OLD BORDER ROAD by Susan Froderberg

Book Quote:

“My name is Katherine, same as my mother’s name, same as my mother’s mother’s name. I’ve never been a Kathy, never been a Kath, not a Katie or a Kate, not a Kat, a Kitty, a Kitten, not a Kit. Katherine I have always been, as Katherine I am today.”

Book Review:

Review by Betsey Van Horn  (DEC 09, 2010)

Dozens of books have promised the sentiment “for lovers of Cormac McCarthy” and left me sorely disappointed. But, in this claim, Froderberg is truly McCarthy’s literary offspring, echoing his hot, haunting brand of southwest essence, desert landscape, and gothic narrative elixir, if not yet fully capturing his linguistic sublimity and lethal, graveyard humor. In this ambitious debut novel, the author explores desperate and broken souls living through a drought in southern Arizona—a land of sand and scrub, cactus stands, spiny shrubs, bitterbrush, dusty maiden, diamondbacks, rodeos, distant foothills, punishing climate, and an endless starlit sky. If you don’t like McCarthy’s prose style, you surely won’t relish Froderberg’s highly stylized prose and narrative, either. If, like me, you adore McCarthy’s (particularly his southwest) lore, such as The Border Trilogy, then you can potentially connect with and savor this quasi-mythical tale.

Seventeen-year-old bride Katherine lives with her (significantly older) husband, Son, and his kind-hearted and affluent parents, Rose and “Rose’s Daddy,” on their ranch on Old Border Road, in a stately adobe house above an aquifer. Rose’s Daddy calls Katherine “Girl” (affectionately), and Son calls her Darlin.’ She accepts her new identity and learns how to live and work on the ranch, including horse riding, barrel racing, and driving the water truck. Besides prospering from the ranch, Rose’s Daddy channels water to the coast, just like his father did, earning a heavy bounty and a lot of frowns from the local people. He tells Girl the history of the nomads who wandered to this land, leading up to his own father’s industrious wealth.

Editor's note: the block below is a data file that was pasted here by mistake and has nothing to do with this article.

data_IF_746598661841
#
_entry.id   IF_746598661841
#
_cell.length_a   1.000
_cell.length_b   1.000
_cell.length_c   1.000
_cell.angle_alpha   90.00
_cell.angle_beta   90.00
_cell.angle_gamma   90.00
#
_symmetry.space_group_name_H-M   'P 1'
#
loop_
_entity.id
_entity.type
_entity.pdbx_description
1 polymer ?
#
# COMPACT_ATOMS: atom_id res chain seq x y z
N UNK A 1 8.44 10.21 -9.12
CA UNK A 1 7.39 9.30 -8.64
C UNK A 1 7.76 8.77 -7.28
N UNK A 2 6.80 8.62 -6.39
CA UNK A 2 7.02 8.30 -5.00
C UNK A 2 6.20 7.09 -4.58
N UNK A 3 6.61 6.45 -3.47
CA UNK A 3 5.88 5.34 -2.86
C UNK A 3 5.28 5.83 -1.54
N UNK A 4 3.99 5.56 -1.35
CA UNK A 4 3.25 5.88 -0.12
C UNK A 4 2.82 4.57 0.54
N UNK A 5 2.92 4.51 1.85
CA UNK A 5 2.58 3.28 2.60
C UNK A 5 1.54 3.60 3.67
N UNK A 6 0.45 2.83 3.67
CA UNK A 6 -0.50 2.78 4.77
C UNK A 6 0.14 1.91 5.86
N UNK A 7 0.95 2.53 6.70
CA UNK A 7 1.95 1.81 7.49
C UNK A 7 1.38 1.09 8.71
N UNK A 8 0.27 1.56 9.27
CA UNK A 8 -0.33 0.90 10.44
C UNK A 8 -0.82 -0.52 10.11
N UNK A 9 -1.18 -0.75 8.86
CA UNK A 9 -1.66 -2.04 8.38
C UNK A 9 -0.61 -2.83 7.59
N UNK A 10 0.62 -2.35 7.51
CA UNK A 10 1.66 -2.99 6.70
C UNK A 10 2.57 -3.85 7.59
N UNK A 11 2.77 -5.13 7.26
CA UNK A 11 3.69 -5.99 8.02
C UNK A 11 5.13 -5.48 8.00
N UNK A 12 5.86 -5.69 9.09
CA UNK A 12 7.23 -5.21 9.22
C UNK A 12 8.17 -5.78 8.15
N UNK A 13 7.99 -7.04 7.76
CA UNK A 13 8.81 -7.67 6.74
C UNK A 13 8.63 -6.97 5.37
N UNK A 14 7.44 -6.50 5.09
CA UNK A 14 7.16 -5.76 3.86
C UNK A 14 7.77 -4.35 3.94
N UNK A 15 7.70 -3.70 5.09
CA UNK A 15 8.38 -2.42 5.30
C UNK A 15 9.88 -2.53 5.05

“They sought a fabled people within a fabled landscape. They sought a promised life…They walked across sandbanks of hot ash, the ground on which they walked trembling like paper sheeting, as if it were a fiery lake bubbling and steaming right beneath them.”

The narrative, told in Katherine’s voice, reads a lot like gothic fable. Although set in contemporary times, there is a timeless quality about it, and the author’s temporal sense is frequently ephemeral. Like McCarthy, she plays with tenses, and sustains a biblical subtext and timbre.

“The words as they were chalked, the sand and the dust, the grime and the duff and the tar and the oil and the mud, and whatever else of the earth we collect along the way, will all be washed away in the moon after, once we are back to here where we are, to begin another beginning.”